Over the centuries, humans have appreciated aged wine in its taste, potency, and quality. So, how does this work? How does wine taste better as it gets older? And does this apply to all wines? To answer all these questions, we brought in the experts, who have explained the connection between wine and age.
Michail Korovin, Pearls of Caviar PearlsofCaviar.com. According to Michail…
Aged wines taste better for many reasons. The first reason is that the tannins in red wines change with time into softer, more pleasant tannins that soften their astringent taste. Red wines also drink better after they’ve aged because some of their harsh acids mellow out due to contact with oak barrels or time alone, so even an uneducated palate might sense some difference between a 10-year-old bottle and a newborn one on the first sip.
You can’t perceive these changes until the wine has taken on its own life over time, forming some complexity beyond what’s always tasted in wines that have done this.
The second reason is that those harsh acids will keep on mellowing out over time due to contact with oak barrels or time alone, and as wine ages, its flavor profile changes because even the alcohol content varies greatly during the aging process.
It’s like a good apple pie – it has some balance of sweet and tart, and over time the acid usually ends up dominating, so that’s why wines taste smoother.
The last reason is that all wines improve over time – but to different degrees. Some wines are made in such a way that they will not improve much over time (e.g., Cava), while others like Ports, Sherry, and many reds said to be bottle-worthy will go through big changes over decades or centuries.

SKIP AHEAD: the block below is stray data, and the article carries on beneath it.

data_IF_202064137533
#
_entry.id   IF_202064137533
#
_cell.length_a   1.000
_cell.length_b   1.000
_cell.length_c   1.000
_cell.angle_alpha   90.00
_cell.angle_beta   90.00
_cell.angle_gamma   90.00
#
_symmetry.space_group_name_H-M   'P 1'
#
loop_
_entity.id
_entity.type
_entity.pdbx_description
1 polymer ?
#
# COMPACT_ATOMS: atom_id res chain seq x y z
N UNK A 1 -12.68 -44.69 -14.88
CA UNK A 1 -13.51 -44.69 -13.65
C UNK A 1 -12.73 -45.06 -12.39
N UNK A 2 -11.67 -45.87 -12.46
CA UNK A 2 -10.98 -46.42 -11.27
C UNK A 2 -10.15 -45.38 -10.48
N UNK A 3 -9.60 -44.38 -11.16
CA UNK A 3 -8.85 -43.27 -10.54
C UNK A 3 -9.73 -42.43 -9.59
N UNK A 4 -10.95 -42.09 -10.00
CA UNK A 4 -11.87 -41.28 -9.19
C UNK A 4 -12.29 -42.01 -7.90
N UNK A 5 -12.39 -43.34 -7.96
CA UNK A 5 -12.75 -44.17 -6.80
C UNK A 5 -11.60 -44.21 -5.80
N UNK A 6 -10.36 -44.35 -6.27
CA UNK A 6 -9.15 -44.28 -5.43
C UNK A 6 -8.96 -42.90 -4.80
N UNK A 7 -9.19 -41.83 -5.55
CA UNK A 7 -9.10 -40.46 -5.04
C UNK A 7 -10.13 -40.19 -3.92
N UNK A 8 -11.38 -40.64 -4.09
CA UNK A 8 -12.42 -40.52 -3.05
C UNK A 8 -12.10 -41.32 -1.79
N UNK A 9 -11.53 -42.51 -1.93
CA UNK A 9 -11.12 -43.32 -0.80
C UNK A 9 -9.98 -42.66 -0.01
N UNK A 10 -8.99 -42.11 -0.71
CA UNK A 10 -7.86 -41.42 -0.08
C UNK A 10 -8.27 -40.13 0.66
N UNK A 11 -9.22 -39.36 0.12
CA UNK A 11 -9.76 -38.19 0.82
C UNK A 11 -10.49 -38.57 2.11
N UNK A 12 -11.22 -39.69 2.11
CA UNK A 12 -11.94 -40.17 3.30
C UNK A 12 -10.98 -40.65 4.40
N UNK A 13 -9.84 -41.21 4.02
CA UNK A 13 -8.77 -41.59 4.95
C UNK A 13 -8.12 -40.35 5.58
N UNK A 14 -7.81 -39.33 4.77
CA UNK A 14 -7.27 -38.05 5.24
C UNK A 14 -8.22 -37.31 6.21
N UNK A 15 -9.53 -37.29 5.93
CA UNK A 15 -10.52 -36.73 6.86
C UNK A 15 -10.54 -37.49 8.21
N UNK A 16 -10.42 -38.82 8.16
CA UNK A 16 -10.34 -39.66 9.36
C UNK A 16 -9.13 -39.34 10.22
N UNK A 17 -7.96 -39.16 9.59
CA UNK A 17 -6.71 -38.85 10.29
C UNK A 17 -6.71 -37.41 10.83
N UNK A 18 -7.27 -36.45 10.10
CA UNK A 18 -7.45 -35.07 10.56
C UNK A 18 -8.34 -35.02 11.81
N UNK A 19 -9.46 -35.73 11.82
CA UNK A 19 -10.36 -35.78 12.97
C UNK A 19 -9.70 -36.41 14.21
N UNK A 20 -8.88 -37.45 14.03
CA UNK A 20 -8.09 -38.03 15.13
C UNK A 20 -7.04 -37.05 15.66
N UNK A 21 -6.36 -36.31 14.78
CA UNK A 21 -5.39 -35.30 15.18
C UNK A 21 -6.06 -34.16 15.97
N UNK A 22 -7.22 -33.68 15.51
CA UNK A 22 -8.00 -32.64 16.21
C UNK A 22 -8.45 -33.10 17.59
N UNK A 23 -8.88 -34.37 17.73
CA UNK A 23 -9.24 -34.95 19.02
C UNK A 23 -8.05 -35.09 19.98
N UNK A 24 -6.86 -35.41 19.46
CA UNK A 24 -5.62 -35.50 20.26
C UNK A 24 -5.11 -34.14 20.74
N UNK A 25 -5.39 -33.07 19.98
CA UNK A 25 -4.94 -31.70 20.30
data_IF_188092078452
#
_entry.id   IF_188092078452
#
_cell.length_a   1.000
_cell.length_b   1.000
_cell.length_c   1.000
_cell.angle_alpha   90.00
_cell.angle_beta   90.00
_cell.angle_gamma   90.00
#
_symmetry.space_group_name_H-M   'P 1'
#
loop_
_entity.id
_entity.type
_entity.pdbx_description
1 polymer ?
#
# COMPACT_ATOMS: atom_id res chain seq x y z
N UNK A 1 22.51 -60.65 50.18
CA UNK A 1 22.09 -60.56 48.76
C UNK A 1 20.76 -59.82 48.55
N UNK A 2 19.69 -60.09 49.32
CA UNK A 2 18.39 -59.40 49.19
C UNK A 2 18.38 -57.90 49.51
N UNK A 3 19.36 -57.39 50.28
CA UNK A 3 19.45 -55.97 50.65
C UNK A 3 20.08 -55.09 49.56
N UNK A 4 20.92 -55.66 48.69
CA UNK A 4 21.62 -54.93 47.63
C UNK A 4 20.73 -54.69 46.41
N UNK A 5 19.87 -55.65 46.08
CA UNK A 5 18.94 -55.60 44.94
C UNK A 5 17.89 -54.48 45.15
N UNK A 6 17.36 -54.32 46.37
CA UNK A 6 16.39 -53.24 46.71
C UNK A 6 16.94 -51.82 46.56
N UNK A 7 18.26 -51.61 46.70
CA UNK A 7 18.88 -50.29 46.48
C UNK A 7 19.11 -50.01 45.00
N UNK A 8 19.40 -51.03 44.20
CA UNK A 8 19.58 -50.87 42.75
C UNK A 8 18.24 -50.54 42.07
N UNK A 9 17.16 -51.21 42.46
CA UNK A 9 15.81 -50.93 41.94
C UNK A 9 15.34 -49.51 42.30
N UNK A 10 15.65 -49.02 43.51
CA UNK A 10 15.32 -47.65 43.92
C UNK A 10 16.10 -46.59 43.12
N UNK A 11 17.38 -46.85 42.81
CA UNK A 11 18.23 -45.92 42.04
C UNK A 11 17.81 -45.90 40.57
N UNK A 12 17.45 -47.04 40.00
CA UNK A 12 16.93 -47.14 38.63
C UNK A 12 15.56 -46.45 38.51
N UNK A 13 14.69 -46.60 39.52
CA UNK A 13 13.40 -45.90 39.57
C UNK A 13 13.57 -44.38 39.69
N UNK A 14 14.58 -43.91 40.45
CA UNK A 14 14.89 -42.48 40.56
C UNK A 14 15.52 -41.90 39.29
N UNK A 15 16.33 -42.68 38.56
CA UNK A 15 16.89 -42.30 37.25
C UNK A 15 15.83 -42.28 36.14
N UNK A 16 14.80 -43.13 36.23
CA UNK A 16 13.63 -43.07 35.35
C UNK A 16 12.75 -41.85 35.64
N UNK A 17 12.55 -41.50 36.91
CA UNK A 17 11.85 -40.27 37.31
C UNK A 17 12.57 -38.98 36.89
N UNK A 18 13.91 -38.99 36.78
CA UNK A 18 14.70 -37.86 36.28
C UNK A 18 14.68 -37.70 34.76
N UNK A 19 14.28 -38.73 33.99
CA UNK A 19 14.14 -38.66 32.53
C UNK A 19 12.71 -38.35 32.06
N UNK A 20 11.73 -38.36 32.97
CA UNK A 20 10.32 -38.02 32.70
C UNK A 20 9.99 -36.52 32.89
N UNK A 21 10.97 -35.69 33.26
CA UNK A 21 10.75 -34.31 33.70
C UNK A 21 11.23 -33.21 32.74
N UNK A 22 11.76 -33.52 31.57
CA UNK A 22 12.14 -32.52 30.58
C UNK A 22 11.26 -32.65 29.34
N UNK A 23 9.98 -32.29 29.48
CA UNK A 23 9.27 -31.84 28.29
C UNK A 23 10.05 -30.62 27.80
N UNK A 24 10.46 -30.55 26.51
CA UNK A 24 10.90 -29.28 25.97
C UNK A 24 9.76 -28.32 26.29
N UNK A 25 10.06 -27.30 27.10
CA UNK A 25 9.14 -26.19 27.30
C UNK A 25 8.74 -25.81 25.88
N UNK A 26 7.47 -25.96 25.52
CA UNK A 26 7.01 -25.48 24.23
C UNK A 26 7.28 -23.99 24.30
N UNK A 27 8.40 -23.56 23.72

Aging depends on the type of wine you make and even the type and quality of your storage, and sometimes wine-makers do their best to keep wines from aging altogether.
Greg Martellotto is the Owner of Bighammerwines.com. According to Greg…
First of all, it is really important to clarify that not all wine tastes better with age. In fact, most of the wines that we find in the market should be drunk at a young age. 95% of all wines produced should be drunk within 3-5 years of production.
Exceptions to this rule are wines at the top of the drinking pyramid, including high quality, classified, grand cru Bordeaux, grand cru red Burgundy, and the best producers of Chateauneuf du Pape. Additionally, some Napa Cabernets, some top Italian wines from Piemonte, Tuscany, and Campania are suitable for long-term aging. Fortified, sweet wines like vintage port, some tete de cuvee vintage champagnes, and some top white Rieslings from Germany can also benefit from extended aging. When a wine is suitable to age, it can result in greatness.
Wine tastes better because it has compounds that are capable of improving its sensory perception. Tertiary aromas develop over time which adds depth, layers of flavors, and complexity. One important fact to consider when aging wine is the storage conditions. You have to be careful that the wine doesn’t get contaminated and allow the wine to have a correct evolution and not oxidation.
Jessyca Frederick writes Useful Wine Guides. According to Jessyca…
The belief that wine tastes better with age is as subjective as wine preferences are in general. Certain chemical changes occur in wine as it ages that some people may prefer: tannins become smoother, primary fruit flavors like cherry and pineapple become less intense, and since most wine that ages well is on the acidic side, they tend to like brighter wines.